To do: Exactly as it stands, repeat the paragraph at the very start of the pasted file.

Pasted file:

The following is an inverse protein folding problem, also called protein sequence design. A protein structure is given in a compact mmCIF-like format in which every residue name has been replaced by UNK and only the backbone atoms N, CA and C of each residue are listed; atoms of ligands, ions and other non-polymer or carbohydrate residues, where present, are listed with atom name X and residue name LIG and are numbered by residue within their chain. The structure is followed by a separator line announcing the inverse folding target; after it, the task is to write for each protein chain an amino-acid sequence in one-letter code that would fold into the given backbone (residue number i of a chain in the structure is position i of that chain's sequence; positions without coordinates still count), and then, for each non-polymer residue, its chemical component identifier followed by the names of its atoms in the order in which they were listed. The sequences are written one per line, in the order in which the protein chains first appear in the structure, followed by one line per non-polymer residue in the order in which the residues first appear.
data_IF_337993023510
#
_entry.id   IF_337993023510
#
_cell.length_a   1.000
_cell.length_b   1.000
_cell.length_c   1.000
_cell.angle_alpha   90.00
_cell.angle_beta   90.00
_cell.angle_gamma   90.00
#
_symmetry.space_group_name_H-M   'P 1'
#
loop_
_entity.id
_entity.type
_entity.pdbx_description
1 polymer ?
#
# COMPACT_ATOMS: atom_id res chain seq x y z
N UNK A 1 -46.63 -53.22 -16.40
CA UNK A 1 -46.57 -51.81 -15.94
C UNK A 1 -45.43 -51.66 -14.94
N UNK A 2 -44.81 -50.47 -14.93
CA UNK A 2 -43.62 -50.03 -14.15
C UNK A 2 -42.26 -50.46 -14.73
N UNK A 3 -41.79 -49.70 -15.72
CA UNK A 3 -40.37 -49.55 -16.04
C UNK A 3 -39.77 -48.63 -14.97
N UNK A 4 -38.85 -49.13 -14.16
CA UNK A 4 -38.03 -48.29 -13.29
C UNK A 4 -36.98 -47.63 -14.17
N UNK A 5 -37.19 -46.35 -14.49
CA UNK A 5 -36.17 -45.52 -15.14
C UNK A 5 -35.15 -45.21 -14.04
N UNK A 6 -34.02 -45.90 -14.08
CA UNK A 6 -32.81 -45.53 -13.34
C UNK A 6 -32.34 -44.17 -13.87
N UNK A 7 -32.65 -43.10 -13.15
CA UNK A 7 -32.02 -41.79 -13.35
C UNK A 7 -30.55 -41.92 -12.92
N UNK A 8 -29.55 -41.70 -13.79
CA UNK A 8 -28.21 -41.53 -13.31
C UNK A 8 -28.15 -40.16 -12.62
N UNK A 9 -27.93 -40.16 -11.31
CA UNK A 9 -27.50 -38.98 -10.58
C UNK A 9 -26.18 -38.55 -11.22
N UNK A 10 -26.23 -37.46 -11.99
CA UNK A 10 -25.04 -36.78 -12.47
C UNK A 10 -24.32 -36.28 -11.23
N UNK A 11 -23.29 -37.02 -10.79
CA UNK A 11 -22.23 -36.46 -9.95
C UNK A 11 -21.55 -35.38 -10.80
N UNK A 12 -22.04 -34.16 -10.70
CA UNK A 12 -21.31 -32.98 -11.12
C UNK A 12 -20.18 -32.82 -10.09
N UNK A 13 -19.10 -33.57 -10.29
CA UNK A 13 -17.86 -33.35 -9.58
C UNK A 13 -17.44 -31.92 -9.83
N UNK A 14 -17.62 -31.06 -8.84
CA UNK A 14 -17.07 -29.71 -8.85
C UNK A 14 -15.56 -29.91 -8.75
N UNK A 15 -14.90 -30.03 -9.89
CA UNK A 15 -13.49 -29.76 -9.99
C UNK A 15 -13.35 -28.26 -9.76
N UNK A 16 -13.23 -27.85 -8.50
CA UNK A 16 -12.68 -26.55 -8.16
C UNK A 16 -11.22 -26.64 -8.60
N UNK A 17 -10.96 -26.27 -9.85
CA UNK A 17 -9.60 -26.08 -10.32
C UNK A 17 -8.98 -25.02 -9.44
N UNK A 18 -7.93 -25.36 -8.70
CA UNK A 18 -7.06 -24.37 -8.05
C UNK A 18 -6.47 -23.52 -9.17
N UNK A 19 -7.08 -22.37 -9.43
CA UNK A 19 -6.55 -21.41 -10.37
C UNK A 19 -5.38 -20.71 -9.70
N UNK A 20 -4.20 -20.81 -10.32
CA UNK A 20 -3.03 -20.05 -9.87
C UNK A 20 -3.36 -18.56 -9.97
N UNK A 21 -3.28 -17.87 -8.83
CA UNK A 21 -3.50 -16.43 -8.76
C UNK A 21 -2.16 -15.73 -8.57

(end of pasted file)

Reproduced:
The following is an inverse protein folding problem, also called protein sequence design. A protein structure is given in a compact mmCIF-like format in which every residue name has been replaced by UNK and only the backbone atoms N, CA and C of each residue are listed; atoms of ligands, ions and other non-polymer or carbohydrate residues, where present, are listed with atom name X and residue name LIG and are numbered by residue within their chain. The structure is followed by a separator line announcing the inverse folding target; after it, the task is to write for each protein chain an amino-acid sequence in one-letter code that would fold into the given backbone (residue number i of a chain in the structure is position i of that chain's sequence; positions without coordinates still count), and then, for each non-polymer residue, its chemical component identifier followed by the names of its atoms in the order in which they were listed. The sequences are written one per line, in the order in which the protein chains first appear in the structure, followed by one line per non-polymer residue in the order in which the residues first appear.